Firearms In The Park

Satellite map from Skagway and Dyea to the US Canada border showing land owner ship in multiple colors along the Chilkoot Trail and White Pass units.  Legend in the lower right.
NPS boundaries along the Chilkoot Trail and White Pass Units of the park.
Frequently asked questions
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Q. Is the public allowed to have firearms in the park?
A. A federal law (Sec. 512 of P.L. 111-24), effective February 22, 2010, makes national parks–and national wildlife refuges–subject to applicable federal, state, and local firearms laws.

Q. How do I know when I'm in the national park?
A: Klondike Gold Rush National Historical Park will generally have signs posted along the Chilkoot Trail when entering federally owned parcels within the park. In backcountry areas such as the Chilkoot Trail or White Pass Unit, it is the individual's responsibility to know where he or she is.

Q: Were firearms been allowed in Alaska parks before 2010?
A: Firearms were allowed in 10 of the 15 Alaska national park areas. The five locations where firearms have not been allowed are Klondike Gold Rush National Historical Park, Sitka National Historical Park, the former Mt. McKinley National Park, the former Glacier Bay National Monument, and the former Katmai National Monument.

Q: What didn't change with the 2010 law?
A: 1) Laws pertaining to discharge or use, 2) possession in federal facilities which is prohibited, 3) persons prohibited from possessing firearms, and 4) restrictions on NPS employees and volunteers possessing firearms when not required for their jobs.

Q: Are there places I can't possess a firearm?
A: Yes. You may not possess a firearm in federal facilities, in some locations that serve alcohol, in another person's residence without their consent, and other locations where private persons or businesses have restricted it. List of federal facilities in Klondike Gold Rush National Historical Park.

Q: What is a federal facility?
A: A federal facility is a 1) building or part thereof, 2) owned or leased by the federal government, 3) where federal employees are regularly present for the purpose of performing their official duties. Federal facilities at Klondike Gold Rush National Historical Park.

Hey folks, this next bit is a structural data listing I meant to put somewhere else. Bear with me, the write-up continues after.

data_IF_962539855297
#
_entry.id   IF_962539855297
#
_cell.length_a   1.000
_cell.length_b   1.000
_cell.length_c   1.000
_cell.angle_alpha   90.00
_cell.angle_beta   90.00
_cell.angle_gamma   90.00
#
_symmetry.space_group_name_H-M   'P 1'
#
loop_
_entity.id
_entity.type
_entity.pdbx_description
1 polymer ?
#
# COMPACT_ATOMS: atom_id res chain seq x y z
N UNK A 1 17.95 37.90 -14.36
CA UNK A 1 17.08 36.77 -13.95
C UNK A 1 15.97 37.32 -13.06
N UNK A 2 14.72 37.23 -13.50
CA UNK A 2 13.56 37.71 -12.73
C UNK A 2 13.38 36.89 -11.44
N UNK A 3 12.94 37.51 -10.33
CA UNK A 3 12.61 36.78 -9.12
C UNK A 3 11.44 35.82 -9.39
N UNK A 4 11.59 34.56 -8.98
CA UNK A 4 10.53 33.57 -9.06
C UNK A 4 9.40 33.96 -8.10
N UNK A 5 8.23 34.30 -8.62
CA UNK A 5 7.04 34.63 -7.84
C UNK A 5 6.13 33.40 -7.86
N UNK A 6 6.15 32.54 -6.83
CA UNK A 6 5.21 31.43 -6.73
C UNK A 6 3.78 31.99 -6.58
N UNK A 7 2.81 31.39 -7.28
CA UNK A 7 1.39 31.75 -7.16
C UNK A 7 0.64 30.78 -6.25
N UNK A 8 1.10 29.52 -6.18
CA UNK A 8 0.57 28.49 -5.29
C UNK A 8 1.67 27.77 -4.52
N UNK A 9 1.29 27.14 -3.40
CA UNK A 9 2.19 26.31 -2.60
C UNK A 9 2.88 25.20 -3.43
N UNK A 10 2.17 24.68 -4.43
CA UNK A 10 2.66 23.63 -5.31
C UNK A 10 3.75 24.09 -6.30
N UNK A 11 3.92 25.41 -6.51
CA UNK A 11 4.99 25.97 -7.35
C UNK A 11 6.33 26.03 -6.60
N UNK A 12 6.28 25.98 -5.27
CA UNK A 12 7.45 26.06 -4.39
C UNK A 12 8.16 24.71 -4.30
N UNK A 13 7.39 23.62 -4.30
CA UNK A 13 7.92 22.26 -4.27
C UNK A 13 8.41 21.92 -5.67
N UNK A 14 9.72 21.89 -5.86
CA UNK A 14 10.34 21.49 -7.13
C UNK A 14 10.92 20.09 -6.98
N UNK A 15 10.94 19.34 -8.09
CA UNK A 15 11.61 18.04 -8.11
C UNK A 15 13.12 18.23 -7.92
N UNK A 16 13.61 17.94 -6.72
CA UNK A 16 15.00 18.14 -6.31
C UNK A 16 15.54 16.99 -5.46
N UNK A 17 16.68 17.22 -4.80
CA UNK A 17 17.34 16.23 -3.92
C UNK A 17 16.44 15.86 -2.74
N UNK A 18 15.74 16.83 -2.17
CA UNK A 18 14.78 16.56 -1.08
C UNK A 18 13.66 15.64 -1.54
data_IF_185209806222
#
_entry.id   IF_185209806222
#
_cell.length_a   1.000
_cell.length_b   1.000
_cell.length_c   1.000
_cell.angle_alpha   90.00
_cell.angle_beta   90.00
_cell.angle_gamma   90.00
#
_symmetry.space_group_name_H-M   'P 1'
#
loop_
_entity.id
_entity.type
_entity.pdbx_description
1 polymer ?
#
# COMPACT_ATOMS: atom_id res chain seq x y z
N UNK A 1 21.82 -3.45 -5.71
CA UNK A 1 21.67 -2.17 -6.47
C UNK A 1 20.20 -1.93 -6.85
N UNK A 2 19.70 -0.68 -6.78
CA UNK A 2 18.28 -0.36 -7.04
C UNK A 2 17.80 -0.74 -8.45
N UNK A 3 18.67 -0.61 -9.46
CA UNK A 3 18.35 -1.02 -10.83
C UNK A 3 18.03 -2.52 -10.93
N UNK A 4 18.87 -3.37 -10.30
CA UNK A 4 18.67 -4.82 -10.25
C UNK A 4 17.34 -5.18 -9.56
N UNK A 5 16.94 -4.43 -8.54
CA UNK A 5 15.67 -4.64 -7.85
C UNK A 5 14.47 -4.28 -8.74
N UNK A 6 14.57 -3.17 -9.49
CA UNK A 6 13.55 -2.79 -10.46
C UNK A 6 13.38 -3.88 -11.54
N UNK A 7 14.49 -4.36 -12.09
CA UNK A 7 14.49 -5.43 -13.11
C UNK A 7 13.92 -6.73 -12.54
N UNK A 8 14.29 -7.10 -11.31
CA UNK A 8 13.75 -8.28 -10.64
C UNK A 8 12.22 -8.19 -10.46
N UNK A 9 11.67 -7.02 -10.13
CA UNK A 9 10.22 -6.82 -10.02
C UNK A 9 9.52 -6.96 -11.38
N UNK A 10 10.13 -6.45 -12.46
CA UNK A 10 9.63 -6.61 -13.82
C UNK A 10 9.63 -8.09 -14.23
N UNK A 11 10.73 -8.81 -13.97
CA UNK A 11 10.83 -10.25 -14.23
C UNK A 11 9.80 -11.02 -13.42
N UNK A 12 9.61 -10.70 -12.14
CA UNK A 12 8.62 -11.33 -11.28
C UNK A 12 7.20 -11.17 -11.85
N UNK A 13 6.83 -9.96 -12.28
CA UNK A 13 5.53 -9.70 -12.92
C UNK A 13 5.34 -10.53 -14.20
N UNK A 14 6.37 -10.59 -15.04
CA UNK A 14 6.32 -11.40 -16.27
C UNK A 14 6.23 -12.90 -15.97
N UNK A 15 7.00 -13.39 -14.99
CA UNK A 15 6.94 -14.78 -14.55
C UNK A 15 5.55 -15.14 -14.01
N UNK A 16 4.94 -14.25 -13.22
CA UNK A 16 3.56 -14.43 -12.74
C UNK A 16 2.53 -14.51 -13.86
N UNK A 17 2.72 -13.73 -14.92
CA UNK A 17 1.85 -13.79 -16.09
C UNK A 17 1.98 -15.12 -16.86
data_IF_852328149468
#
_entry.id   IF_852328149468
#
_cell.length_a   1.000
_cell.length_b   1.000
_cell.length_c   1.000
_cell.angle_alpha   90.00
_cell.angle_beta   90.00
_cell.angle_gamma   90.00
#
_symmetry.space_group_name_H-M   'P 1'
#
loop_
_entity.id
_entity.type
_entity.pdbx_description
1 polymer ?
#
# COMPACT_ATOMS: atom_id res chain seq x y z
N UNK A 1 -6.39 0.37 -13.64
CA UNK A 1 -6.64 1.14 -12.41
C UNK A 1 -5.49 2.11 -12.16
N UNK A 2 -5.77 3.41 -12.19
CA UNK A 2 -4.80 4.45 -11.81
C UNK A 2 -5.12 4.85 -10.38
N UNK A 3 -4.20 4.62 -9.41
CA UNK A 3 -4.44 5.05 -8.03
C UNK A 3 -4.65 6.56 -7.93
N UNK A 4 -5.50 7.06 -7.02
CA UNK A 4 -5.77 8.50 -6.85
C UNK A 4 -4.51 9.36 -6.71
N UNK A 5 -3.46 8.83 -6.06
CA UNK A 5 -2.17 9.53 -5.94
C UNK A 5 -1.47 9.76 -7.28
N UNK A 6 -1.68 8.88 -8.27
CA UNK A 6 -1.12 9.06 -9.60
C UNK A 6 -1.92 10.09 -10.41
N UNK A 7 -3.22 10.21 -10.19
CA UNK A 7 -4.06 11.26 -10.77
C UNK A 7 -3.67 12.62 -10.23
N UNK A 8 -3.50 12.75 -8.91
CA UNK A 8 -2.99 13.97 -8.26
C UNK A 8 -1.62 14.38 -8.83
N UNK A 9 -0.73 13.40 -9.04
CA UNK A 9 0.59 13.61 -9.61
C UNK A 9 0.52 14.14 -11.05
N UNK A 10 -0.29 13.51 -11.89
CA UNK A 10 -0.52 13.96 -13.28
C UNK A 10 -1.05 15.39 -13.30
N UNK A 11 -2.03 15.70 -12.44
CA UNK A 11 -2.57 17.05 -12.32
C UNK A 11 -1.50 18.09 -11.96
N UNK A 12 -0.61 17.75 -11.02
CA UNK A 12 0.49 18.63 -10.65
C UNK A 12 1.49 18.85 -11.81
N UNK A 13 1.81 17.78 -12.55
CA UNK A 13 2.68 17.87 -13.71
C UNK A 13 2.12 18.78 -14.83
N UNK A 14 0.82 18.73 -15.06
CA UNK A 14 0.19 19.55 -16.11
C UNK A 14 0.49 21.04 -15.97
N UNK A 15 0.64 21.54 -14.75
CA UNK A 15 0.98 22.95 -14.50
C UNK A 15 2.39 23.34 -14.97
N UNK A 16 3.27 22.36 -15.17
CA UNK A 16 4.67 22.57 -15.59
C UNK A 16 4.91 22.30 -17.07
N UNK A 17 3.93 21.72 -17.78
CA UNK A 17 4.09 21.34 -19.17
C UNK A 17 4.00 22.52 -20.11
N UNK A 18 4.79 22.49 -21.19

Q. I'd like to hike the Chilkoot Trail. Should I take a firearm for bear protection?
A. Firearms are prohibited on the Canadian side of the Chilkoot Trail. There is no way to check or secure firearms at the international border.

To date there have not been any bear attacks in the backcountry on the trail. Permitted hikers are required to watch a bear safety video as part of their trail orientation. This video provides information on appropriate safety precautions for hiking in bear country, and what safe actions to take if bears are encountered. A park ranger is also available to answer hiker questions. You can prepare before your hike by reviewing our bear safety page. The National Park Service recommends pepper spray for personal defense against bears, as research reveals a higher success at deterring bears during aggressive and pursuit behaviors.

Q. I've got my firearm, can I hunt or otherwise use it while in the park?
A. The 2010 law does not change hunting regulations and laws. Hunting remains prohibited inside federally owned lands within the park. State owned and municipal lands within the park remain open to lawful hunting, subject to Alaska State hunting regulations. Other than lawful hunting activities, use of a firearm remains prohibited anywhere in the park.

Q. Can I carry a concealed firearm in Klondike Gold Rush National Historical Park?
A. The 2010 federal firearms legislation makes national park areas subject to the state firearms laws in which the subject park is located. Alaska State Law does not require a permit for open or concealed possession of a firearm, so the public may possess firearms concealed or visible on their person within the park if they are over 21, not a convicted felon, and not in certain federal facilities.


Q. Where can I find the firearms laws for Alaska?
A: The State of Alaska has information about firearms in this state however, state statutes and administrative code are updated regularly and should be reviewed for up-to-date information.

Q. I'm planning to hunt on state and/or privately owned lands within the park boundaries. Can cross the federal land parcels, where hunting is prohibited to access these other areas?
A. Due to the disjointed nature of the varied land parcels within the park's legislative boundary, hunters are advised to notify the park Superintendent prior to hunting within the park, where access is known to be limited, by geographic location or other, to travel over federal properties. Hunters are required to present evidence of licensing and location of take upon request by a National Park Service ranger.

Q. I was told by a commercial tour guide that I couldn't bring my firearm on their guided tour within the park? Is this true?
A. Guiding companies operating within the park may have additional company policies that prohibit firearms. In Alaska the National Park Service, in accordance with state firearms laws, allows commercial operators and business owners to adopt their own policies regarding firearms while conducting business within the park.

Last updated: September 13, 2017

Contact the Park

Mailing Address:

Klondike Gold Rush National Historical Park
P.O. Box 517

Skagway, AK 99840

Phone:

(907) 983-9200

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